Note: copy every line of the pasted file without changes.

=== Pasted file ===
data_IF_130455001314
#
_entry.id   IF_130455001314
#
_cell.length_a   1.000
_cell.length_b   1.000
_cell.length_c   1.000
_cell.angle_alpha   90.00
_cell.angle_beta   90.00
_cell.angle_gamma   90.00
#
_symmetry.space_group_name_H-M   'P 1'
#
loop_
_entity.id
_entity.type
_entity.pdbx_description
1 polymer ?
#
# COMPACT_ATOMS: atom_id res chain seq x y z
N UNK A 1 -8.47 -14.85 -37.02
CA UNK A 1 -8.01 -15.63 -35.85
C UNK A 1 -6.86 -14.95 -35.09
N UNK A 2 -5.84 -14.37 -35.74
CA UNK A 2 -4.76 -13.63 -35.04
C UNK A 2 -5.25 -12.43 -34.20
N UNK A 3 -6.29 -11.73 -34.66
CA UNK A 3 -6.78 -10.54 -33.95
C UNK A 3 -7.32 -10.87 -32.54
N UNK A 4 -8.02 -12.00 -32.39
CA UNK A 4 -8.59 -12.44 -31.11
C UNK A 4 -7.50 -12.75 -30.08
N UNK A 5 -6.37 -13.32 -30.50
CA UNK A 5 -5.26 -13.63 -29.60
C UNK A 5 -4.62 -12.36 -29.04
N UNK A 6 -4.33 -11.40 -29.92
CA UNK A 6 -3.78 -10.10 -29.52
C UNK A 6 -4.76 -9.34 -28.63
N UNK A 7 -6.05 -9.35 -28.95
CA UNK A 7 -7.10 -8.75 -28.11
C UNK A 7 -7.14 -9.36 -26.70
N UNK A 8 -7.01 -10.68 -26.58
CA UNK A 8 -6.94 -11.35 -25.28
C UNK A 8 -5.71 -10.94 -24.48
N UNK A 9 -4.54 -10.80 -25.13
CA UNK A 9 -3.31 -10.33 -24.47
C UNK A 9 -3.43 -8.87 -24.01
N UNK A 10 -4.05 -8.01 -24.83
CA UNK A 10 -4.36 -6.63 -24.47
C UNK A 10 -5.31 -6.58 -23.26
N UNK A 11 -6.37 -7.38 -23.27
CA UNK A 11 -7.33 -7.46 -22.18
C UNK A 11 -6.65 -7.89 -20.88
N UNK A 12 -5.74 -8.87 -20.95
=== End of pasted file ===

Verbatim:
data_IF_130455001314
#
_entry.id   IF_130455001314
#
_cell.length_a   1.000
_cell.length_b   1.000
_cell.length_c   1.000
_cell.angle_alpha   90.00
_cell.angle_beta   90.00
_cell.angle_gamma   90.00
#
_symmetry.space_group_name_H-M   'P 1'
#
loop_
_entity.id
_entity.type
_entity.pdbx_description
1 polymer ?
#
# COMPACT_ATOMS: atom_id res chain seq x y z
N UNK A 1 -8.47 -14.85 -37.02
CA UNK A 1 -8.01 -15.63 -35.85
C UNK A 1 -6.86 -14.95 -35.09
N UNK A 2 -5.84 -14.37 -35.74
CA UNK A 2 -4.76 -13.63 -35.04
C UNK A 2 -5.25 -12.43 -34.20
N UNK A 3 -6.29 -11.73 -34.66
CA UNK A 3 -6.78 -10.54 -33.95
C UNK A 3 -7.32 -10.87 -32.54
N UNK A 4 -8.02 -12.00 -32.39
CA UNK A 4 -8.59 -12.44 -31.11
C UNK A 4 -7.50 -12.75 -30.08
N UNK A 5 -6.37 -13.32 -30.50
CA UNK A 5 -5.26 -13.63 -29.60
C UNK A 5 -4.62 -12.36 -29.04
N UNK A 6 -4.33 -11.40 -29.92
CA UNK A 6 -3.78 -10.10 -29.52
C UNK A 6 -4.76 -9.34 -28.63
N UNK A 7 -6.05 -9.35 -28.95
CA UNK A 7 -7.10 -8.75 -28.11
C UNK A 7 -7.14 -9.36 -26.70
N UNK A 8 -7.01 -10.68 -26.58
CA UNK A 8 -6.94 -11.35 -25.28
C UNK A 8 -5.71 -10.94 -24.48
N UNK A 9 -4.54 -10.80 -25.13
CA UNK A 9 -3.31 -10.33 -24.47
C UNK A 9 -3.43 -8.87 -24.01
N UNK A 10 -4.05 -8.01 -24.83
CA UNK A 10 -4.36 -6.63 -24.47
C UNK A 10 -5.31 -6.58 -23.26
N UNK A 11 -6.37 -7.38 -23.27
CA UNK A 11 -7.33 -7.46 -22.18
C UNK A 11 -6.65 -7.89 -20.88
N UNK A 12 -5.74 -8.87 -20.95